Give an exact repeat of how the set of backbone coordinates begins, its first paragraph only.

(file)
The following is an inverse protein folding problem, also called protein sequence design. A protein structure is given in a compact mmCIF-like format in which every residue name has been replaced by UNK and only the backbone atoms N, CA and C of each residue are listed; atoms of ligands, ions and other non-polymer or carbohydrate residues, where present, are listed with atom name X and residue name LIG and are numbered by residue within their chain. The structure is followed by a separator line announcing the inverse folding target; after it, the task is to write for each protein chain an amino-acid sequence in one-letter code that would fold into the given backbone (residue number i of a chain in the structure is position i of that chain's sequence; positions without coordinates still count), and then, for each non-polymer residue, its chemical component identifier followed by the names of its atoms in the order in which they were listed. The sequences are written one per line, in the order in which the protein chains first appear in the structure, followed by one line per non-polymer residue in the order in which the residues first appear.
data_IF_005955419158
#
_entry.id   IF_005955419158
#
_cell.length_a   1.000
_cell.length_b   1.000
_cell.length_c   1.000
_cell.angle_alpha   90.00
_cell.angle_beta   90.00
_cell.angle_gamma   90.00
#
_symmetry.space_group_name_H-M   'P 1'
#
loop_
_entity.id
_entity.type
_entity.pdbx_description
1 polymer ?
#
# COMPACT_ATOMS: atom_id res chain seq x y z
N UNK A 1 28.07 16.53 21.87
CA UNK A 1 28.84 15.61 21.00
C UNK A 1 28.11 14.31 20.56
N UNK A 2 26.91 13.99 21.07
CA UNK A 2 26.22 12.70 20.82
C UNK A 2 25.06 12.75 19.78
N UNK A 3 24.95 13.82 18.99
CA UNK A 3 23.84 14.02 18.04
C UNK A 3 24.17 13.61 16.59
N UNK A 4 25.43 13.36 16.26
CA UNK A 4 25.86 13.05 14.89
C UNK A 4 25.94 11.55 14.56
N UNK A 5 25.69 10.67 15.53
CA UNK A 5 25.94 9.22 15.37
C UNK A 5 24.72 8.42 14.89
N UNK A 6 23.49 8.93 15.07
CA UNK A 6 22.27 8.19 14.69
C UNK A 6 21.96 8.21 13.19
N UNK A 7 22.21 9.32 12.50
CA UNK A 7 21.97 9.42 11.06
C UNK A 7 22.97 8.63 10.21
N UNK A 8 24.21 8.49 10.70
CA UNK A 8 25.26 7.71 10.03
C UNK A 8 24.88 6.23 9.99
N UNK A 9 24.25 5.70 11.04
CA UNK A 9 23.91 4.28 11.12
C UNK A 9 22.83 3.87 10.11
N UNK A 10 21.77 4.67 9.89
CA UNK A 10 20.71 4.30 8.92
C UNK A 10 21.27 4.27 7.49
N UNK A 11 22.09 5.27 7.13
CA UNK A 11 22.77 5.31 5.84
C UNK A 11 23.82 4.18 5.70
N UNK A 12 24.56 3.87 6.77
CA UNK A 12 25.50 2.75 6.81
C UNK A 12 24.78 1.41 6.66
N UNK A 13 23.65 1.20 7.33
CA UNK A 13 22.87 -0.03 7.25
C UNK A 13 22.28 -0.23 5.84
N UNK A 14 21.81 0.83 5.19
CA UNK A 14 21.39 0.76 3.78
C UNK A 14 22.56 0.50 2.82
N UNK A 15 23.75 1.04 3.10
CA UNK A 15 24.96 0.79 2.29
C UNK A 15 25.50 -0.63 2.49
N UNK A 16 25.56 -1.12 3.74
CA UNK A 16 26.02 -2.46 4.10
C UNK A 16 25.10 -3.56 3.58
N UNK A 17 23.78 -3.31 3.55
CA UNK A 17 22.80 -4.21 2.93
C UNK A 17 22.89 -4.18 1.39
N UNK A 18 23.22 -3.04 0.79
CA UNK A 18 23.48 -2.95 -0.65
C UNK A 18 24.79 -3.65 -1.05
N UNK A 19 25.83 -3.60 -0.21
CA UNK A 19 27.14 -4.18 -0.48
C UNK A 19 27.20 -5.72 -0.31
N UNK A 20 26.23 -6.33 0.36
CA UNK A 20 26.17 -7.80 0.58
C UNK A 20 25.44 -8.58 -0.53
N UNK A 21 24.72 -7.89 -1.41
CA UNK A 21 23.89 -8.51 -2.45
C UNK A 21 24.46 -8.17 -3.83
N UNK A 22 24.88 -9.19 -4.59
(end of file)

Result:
The following is an inverse protein folding problem, also called protein sequence design. A protein structure is given in a compact mmCIF-like format in which every residue name has been replaced by UNK and only the backbone atoms N, CA and C of each residue are listed; atoms of ligands, ions and other non-polymer or carbohydrate residues, where present, are listed with atom name X and residue name LIG and are numbered by residue within their chain. The structure is followed by a separator line announcing the inverse folding target; after it, the task is to write for each protein chain an amino-acid sequence in one-letter code that would fold into the given backbone (residue number i of a chain in the structure is position i of that chain's sequence; positions without coordinates still count), and then, for each non-polymer residue, its chemical component identifier followed by the names of its atoms in the order in which they were listed. The sequences are written one per line, in the order in which the protein chains first appear in the structure, followed by one line per non-polymer residue in the order in which the residues first appear.